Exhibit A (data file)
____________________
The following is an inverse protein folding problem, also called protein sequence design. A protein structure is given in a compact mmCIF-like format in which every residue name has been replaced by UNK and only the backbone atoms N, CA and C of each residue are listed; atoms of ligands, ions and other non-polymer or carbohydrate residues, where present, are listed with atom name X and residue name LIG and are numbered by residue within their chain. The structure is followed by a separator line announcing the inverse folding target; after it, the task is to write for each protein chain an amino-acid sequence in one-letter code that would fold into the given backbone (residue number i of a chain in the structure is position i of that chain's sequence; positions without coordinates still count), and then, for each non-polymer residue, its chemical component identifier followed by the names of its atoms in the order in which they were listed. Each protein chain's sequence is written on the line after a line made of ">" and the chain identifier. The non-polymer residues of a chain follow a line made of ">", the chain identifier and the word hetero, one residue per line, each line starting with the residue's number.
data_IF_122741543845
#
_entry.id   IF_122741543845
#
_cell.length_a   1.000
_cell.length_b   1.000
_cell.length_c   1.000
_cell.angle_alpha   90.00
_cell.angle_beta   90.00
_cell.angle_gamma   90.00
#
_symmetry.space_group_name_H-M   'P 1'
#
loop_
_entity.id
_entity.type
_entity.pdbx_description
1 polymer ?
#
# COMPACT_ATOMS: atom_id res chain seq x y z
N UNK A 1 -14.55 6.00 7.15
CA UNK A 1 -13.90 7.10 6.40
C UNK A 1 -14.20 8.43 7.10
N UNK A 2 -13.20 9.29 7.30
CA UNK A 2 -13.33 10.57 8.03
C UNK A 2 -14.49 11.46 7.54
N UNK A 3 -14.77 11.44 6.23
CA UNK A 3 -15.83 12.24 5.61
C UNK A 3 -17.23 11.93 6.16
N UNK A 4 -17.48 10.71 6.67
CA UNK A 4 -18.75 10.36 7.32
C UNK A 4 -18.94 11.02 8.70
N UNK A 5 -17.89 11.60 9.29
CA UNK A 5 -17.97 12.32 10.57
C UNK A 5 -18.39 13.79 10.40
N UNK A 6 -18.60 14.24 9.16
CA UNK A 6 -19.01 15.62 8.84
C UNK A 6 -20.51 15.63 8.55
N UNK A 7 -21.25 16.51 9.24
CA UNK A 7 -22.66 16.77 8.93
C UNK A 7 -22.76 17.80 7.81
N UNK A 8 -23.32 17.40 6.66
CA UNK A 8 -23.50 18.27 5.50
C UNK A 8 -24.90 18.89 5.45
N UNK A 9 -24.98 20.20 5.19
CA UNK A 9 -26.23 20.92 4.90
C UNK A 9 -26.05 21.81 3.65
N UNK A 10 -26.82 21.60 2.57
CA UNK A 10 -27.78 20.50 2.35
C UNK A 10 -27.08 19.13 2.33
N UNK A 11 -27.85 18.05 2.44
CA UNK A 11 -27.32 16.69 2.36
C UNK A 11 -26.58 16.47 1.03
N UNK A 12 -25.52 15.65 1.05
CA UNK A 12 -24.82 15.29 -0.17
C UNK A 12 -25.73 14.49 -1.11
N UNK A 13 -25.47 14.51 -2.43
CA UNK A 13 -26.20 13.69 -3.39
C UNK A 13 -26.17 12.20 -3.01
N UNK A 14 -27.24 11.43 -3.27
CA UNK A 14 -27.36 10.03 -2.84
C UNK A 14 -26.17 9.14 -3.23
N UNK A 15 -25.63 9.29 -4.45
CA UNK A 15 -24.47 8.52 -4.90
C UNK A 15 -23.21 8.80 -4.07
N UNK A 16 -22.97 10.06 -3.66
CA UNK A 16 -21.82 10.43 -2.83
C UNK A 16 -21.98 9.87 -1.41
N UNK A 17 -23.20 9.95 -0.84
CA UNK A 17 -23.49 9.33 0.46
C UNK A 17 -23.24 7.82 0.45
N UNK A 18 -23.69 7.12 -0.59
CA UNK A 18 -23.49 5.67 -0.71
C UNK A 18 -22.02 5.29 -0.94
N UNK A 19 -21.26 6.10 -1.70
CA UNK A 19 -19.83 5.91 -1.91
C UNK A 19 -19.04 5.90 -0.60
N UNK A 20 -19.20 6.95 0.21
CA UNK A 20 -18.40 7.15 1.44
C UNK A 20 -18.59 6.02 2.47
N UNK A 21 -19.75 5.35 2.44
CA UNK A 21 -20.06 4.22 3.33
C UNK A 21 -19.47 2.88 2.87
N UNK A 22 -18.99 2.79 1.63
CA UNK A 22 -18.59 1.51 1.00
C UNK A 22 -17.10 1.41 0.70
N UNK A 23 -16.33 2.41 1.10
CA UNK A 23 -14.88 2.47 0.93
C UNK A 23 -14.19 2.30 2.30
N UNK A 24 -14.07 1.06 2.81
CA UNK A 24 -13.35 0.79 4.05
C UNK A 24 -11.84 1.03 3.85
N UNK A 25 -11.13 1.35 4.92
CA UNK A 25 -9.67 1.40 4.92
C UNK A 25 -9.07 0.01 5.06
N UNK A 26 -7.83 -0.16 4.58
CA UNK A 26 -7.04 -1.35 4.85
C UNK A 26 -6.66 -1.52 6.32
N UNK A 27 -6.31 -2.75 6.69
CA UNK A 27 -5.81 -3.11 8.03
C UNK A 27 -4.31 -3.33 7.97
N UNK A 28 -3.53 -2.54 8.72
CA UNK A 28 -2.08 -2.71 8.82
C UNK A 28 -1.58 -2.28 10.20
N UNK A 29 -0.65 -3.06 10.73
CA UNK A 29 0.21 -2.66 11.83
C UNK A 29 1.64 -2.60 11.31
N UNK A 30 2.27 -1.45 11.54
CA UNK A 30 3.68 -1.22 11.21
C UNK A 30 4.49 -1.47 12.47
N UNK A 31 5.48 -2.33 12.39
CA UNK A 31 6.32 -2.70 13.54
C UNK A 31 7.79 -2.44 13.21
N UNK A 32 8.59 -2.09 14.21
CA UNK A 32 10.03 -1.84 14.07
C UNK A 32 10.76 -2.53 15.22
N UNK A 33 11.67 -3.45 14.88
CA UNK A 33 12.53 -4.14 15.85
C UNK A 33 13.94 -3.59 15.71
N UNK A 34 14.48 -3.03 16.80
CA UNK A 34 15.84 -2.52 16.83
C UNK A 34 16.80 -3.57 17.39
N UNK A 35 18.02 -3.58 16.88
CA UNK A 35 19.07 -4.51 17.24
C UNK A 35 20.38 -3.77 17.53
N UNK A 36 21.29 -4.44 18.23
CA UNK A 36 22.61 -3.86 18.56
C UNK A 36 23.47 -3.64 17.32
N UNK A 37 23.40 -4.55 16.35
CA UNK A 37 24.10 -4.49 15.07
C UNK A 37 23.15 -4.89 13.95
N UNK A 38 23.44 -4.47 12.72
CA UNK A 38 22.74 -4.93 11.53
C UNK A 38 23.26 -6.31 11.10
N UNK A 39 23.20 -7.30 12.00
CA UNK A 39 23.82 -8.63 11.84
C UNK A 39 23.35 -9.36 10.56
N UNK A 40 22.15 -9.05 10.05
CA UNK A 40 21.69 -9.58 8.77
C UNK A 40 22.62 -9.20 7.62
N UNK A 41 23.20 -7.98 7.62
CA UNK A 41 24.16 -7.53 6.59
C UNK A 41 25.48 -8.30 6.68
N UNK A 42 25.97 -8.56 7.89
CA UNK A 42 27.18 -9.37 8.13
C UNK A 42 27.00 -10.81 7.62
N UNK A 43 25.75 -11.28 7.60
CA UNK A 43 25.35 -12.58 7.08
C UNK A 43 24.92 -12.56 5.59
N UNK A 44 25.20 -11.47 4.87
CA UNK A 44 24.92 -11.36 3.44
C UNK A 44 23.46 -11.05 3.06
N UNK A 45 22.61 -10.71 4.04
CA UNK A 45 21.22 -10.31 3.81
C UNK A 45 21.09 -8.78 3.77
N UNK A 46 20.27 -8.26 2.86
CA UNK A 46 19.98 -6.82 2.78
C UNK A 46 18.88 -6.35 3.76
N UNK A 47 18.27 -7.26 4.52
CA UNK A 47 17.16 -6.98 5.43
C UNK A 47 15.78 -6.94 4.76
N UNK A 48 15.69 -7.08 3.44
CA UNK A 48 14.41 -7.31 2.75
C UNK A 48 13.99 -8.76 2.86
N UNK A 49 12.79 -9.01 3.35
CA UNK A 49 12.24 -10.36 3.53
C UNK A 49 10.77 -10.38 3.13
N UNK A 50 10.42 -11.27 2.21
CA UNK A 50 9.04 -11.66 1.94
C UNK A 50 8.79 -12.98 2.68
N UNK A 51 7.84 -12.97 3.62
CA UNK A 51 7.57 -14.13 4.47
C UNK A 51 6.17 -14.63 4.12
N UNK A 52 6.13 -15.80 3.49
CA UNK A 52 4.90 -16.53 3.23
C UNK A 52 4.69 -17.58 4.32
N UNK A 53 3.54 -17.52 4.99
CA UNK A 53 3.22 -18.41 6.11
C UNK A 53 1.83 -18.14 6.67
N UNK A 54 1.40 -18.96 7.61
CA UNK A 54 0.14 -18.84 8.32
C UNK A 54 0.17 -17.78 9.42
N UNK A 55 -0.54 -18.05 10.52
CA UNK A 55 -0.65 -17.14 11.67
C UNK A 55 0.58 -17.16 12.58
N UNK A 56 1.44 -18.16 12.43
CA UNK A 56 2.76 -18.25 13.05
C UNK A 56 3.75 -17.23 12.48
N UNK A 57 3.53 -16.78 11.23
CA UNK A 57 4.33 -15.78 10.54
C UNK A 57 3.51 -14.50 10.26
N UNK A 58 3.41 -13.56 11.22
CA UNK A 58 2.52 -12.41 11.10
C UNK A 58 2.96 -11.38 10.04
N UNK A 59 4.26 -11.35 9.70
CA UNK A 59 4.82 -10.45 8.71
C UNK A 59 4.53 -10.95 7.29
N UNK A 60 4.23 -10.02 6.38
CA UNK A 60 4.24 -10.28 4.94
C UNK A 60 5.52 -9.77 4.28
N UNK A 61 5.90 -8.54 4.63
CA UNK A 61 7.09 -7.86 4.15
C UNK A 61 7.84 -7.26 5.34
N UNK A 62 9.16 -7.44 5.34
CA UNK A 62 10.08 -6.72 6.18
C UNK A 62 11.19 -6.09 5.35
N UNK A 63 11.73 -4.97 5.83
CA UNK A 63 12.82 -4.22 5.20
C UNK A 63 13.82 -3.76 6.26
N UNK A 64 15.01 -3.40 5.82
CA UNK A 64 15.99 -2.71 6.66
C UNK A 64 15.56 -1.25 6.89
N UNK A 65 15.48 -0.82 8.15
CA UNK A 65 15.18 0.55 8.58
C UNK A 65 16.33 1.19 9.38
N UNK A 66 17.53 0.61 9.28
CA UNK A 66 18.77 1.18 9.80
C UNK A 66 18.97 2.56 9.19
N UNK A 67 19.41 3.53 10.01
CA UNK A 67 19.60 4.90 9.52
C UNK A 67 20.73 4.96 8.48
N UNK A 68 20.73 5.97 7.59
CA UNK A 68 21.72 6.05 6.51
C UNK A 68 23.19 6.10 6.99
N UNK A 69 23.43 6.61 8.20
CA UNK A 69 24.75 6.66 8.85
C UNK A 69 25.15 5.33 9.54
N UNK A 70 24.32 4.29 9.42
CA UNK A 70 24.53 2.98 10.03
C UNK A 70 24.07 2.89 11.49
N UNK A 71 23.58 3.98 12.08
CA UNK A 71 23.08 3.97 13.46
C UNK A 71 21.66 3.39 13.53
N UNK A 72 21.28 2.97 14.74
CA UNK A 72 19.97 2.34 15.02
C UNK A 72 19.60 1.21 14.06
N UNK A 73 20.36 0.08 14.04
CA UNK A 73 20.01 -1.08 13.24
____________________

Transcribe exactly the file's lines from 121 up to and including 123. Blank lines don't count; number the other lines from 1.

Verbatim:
N UNK A 34 14.48 -3.03 16.80
CA UNK A 34 15.84 -2.52 16.83
C UNK A 34 16.80 -3.57 17.39